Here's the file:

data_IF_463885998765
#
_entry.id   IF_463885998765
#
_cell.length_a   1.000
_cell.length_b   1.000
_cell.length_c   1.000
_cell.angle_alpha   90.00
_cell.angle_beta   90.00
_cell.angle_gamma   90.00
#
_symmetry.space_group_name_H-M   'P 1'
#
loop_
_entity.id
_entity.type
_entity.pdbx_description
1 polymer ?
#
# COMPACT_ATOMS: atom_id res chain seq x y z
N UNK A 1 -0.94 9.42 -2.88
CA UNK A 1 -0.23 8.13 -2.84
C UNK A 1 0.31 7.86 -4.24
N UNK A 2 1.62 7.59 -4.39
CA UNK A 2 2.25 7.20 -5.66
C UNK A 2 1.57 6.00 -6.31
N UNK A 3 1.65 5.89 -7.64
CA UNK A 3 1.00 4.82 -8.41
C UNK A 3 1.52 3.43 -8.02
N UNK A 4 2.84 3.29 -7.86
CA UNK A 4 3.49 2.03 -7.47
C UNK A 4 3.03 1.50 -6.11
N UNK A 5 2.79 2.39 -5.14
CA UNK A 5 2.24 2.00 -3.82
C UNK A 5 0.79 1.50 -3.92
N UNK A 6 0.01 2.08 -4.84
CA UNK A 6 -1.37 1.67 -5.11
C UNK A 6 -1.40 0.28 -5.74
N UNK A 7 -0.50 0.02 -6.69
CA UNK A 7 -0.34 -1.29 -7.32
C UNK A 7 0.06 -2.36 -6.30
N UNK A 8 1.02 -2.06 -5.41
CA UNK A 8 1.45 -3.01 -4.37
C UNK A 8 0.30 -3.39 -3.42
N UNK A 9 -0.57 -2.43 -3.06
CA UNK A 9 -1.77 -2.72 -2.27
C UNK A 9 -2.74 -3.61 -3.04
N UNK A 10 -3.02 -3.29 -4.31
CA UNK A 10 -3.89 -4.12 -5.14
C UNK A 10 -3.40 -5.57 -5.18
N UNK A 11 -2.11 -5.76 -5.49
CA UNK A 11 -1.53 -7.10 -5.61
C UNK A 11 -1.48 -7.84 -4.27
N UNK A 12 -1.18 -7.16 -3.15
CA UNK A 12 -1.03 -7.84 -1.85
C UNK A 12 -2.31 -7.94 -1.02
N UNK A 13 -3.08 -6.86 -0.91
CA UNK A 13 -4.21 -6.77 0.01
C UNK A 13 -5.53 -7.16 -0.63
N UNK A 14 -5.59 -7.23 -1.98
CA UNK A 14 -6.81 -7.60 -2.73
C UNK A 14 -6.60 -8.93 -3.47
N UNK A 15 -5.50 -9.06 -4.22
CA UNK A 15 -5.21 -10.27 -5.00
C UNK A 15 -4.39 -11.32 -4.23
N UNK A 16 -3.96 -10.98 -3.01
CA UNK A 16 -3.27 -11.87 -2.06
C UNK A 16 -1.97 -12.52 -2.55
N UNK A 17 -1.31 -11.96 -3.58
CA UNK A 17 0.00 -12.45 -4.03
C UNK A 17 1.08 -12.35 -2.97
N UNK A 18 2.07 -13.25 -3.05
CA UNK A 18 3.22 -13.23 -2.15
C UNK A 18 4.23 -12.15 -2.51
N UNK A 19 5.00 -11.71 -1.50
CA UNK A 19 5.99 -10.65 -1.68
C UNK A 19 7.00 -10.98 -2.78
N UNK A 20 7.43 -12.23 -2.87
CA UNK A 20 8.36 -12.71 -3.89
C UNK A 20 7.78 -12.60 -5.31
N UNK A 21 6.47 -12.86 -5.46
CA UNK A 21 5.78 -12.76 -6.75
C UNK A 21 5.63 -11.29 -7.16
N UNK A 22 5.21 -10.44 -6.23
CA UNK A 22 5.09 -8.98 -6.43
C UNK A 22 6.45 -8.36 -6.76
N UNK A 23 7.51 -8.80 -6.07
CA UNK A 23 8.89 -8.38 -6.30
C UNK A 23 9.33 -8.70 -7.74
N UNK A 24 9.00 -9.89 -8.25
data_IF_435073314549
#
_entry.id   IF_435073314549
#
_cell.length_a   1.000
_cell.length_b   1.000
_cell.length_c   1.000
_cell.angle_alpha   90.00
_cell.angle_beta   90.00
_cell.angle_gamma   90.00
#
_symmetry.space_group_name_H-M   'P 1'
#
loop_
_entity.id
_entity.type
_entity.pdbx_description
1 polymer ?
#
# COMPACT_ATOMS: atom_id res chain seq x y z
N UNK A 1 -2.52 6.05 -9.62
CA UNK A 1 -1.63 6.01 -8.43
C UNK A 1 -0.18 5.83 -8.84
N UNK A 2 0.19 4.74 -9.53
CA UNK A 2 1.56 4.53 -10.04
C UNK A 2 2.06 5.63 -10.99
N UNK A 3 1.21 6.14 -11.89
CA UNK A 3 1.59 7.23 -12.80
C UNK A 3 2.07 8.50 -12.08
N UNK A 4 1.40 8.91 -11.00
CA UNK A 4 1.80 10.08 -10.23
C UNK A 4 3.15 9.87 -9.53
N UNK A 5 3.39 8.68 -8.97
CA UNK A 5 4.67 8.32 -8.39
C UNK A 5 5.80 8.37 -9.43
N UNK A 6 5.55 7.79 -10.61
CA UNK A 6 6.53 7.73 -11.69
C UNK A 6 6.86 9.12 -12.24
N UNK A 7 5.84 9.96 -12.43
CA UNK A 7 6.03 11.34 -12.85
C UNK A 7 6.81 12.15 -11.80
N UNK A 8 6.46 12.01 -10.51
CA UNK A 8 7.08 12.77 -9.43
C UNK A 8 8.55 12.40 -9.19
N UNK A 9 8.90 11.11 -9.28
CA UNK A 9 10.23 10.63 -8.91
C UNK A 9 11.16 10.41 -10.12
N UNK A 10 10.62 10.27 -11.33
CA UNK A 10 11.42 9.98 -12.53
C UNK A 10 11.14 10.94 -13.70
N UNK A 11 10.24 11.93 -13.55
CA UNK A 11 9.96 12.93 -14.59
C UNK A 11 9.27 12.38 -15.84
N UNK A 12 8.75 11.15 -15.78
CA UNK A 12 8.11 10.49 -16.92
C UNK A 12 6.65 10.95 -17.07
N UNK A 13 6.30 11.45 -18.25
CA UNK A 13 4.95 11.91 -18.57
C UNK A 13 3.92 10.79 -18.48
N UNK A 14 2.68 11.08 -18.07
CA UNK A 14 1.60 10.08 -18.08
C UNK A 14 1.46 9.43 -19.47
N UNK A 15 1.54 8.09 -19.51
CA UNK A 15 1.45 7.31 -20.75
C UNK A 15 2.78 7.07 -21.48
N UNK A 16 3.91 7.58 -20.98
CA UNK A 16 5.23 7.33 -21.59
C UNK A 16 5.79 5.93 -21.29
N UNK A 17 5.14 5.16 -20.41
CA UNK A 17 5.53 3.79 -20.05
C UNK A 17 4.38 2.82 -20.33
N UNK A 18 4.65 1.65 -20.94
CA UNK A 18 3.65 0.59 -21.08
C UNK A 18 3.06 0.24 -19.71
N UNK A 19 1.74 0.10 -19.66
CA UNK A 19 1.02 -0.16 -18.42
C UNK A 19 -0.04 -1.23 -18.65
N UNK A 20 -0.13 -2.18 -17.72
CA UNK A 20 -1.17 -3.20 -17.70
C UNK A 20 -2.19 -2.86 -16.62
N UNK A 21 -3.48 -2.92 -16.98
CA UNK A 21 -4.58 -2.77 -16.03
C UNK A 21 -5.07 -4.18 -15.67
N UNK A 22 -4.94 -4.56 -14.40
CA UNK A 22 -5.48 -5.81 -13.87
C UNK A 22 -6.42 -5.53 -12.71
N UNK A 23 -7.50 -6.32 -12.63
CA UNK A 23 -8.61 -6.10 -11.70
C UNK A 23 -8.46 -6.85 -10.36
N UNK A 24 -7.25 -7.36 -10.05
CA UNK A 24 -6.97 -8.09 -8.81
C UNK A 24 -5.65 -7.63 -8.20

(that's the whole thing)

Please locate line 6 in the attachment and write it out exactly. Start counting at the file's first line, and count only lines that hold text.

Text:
_cell.length_b   1.000